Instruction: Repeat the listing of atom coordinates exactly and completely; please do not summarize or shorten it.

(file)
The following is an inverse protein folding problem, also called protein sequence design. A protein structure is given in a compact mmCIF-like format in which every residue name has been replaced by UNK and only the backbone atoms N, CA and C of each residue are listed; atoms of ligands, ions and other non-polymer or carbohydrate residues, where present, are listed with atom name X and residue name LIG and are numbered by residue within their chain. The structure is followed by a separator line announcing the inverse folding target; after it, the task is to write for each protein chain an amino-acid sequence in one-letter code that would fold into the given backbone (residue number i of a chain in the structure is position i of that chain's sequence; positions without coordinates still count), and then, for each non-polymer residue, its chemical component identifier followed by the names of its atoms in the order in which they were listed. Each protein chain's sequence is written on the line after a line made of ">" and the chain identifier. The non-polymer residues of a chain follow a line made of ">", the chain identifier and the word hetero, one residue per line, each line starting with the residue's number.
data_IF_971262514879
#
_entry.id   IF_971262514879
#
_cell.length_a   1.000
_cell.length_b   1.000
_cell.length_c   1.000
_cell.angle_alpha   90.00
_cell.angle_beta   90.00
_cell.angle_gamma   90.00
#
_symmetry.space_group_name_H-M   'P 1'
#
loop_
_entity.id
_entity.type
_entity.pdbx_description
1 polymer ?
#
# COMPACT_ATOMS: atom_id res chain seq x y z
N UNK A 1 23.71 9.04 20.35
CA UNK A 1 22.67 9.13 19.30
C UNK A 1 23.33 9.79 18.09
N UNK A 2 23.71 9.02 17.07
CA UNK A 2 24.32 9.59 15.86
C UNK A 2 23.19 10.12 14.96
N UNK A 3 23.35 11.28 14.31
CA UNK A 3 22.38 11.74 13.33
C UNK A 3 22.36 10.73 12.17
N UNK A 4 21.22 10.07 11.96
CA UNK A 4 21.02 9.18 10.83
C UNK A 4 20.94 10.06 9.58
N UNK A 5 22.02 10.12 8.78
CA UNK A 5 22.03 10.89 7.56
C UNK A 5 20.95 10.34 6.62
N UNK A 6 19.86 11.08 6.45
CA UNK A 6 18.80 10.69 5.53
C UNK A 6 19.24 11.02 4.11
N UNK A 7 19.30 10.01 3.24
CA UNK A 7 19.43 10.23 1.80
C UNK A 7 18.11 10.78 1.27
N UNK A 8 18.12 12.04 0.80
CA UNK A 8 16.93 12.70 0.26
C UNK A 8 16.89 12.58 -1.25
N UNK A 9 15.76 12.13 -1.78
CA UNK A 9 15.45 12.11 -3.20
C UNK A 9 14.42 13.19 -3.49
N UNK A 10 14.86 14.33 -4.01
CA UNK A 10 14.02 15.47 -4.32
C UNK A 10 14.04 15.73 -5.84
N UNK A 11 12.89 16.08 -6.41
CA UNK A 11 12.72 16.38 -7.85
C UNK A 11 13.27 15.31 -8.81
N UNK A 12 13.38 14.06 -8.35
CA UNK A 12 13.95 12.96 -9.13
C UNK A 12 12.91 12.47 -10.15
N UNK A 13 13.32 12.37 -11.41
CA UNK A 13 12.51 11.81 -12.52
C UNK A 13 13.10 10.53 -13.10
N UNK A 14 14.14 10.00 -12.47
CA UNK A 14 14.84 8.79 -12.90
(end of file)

The following is an inverse protein folding problem, also called protein sequence design. A protein structure is given in a compact mmCIF-like format in which every residue name has been replaced by UNK and only the backbone atoms N, CA and C of each residue are listed; atoms of ligands, ions and other non-polymer or carbohydrate residues, where present, are listed with atom name X and residue name LIG and are numbered by residue within their chain. The structure is followed by a separator line announcing the inverse folding target; after it, the task is to write for each protein chain an amino-acid sequence in one-letter code that would fold into the given backbone (residue number i of a chain in the structure is position i of that chain's sequence; positions without coordinates still count), and then, for each non-polymer residue, its chemical component identifier followed by the names of its atoms in the order in which they were listed. Each protein chain's sequence is written on the line after a line made of ">" and the chain identifier. The non-polymer residues of a chain follow a line made of ">", the chain identifier and the word hetero, one residue per line, each line starting with the residue's number.
data_IF_971262514879
#
_entry.id   IF_971262514879
#
_cell.length_a   1.000
_cell.length_b   1.000
_cell.length_c   1.000
_cell.angle_alpha   90.00
_cell.angle_beta   90.00
_cell.angle_gamma   90.00
#
_symmetry.space_group_name_H-M   'P 1'
#
loop_
_entity.id
_entity.type
_entity.pdbx_description
1 polymer ?
#
# COMPACT_ATOMS: atom_id res chain seq x y z
N UNK A 1 23.71 9.04 20.35
CA UNK A 1 22.67 9.13 19.30
C UNK A 1 23.33 9.79 18.09
N UNK A 2 23.71 9.02 17.07
CA UNK A 2 24.32 9.59 15.86
C UNK A 2 23.19 10.12 14.96
N UNK A 3 23.35 11.28 14.31
CA UNK A 3 22.38 11.74 13.33
C UNK A 3 22.36 10.73 12.17
N UNK A 4 21.22 10.07 11.96
CA UNK A 4 21.02 9.18 10.83
C UNK A 4 20.94 10.06 9.58
N UNK A 5 22.02 10.12 8.78
CA UNK A 5 22.03 10.89 7.56
C UNK A 5 20.95 10.34 6.62
N UNK A 6 19.86 11.08 6.45
CA UNK A 6 18.80 10.69 5.53
C UNK A 6 19.24 11.02 4.11
N UNK A 7 19.30 10.01 3.24
CA UNK A 7 19.43 10.23 1.80
C UNK A 7 18.11 10.78 1.27
N UNK A 8 18.12 12.04 0.80
CA UNK A 8 16.93 12.70 0.26
C UNK A 8 16.89 12.58 -1.25
N UNK A 9 15.76 12.13 -1.78
CA UNK A 9 15.45 12.11 -3.20
C UNK A 9 14.42 13.19 -3.49
N UNK A 10 14.86 14.33 -4.01
CA UNK A 10 14.02 15.47 -4.32
C UNK A 10 14.04 15.73 -5.84
N UNK A 11 12.89 16.08 -6.41
CA UNK A 11 12.72 16.38 -7.85
C UNK A 11 13.27 15.31 -8.81
N UNK A 12 13.38 14.06 -8.35
CA UNK A 12 13.95 12.96 -9.13
C UNK A 12 12.91 12.47 -10.15
N UNK A 13 13.32 12.37 -11.41
CA UNK A 13 12.51 11.81 -12.52
C UNK A 13 13.10 10.53 -13.10
N UNK A 14 14.14 10.00 -12.47
CA UNK A 14 14.84 8.79 -12.90